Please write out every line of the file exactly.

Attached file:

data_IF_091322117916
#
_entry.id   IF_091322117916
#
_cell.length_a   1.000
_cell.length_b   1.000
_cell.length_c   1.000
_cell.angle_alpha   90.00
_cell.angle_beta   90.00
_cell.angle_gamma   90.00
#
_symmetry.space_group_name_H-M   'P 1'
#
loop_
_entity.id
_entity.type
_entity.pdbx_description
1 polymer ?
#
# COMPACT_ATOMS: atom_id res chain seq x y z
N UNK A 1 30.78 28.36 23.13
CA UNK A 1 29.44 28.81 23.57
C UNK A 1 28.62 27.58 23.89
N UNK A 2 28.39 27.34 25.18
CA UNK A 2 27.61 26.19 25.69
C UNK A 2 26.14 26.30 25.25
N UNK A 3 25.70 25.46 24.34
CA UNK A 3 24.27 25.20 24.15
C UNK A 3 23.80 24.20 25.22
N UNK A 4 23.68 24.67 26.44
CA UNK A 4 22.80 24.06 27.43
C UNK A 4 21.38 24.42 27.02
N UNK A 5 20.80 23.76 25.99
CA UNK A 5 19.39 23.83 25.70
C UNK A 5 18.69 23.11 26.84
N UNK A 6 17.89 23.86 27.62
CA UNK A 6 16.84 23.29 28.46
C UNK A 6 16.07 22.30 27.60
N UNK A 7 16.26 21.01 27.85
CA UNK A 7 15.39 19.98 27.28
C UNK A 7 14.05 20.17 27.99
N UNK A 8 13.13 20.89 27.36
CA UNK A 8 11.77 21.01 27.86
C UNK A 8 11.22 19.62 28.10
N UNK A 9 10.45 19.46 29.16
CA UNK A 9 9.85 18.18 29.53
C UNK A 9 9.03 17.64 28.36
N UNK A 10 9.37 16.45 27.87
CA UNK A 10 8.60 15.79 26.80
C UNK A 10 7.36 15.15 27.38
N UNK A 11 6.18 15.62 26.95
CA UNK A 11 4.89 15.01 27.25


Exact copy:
data_IF_091322117916
#
_entry.id   IF_091322117916
#
_cell.length_a   1.000
_cell.length_b   1.000
_cell.length_c   1.000
_cell.angle_alpha   90.00
_cell.angle_beta   90.00
_cell.angle_gamma   90.00
#
_symmetry.space_group_name_H-M   'P 1'
#
loop_
_entity.id
_entity.type
_entity.pdbx_description
1 polymer ?
#
# COMPACT_ATOMS: atom_id res chain seq x y z
N UNK A 1 30.78 28.36 23.13
CA UNK A 1 29.44 28.81 23.57
C UNK A 1 28.62 27.58 23.89
N UNK A 2 28.39 27.34 25.18
CA UNK A 2 27.61 26.19 25.69
C UNK A 2 26.14 26.30 25.25
N UNK A 3 25.70 25.46 24.34
CA UNK A 3 24.27 25.20 24.15
C UNK A 3 23.80 24.20 25.22
N UNK A 4 23.68 24.67 26.44
CA UNK A 4 22.80 24.06 27.43
C UNK A 4 21.38 24.42 27.02
N UNK A 5 20.80 23.76 25.99
CA UNK A 5 19.39 23.83 25.70
C UNK A 5 18.69 23.11 26.84
N UNK A 6 17.89 23.86 27.62
CA UNK A 6 16.84 23.29 28.46
C UNK A 6 16.07 22.30 27.60
N UNK A 7 16.26 21.01 27.85
CA UNK A 7 15.39 19.98 27.28
C UNK A 7 14.05 20.17 27.99
N UNK A 8 13.13 20.89 27.36
CA UNK A 8 11.77 21.01 27.86
C UNK A 8 11.22 19.62 28.10
N UNK A 9 10.45 19.46 29.16
CA UNK A 9 9.85 18.18 29.53
C UNK A 9 9.03 17.64 28.36
N UNK A 10 9.37 16.45 27.87
CA UNK A 10 8.60 15.79 26.80
C UNK A 10 7.36 15.15 27.38
N UNK A 11 6.18 15.62 26.95
CA UNK A 11 4.89 15.01 27.25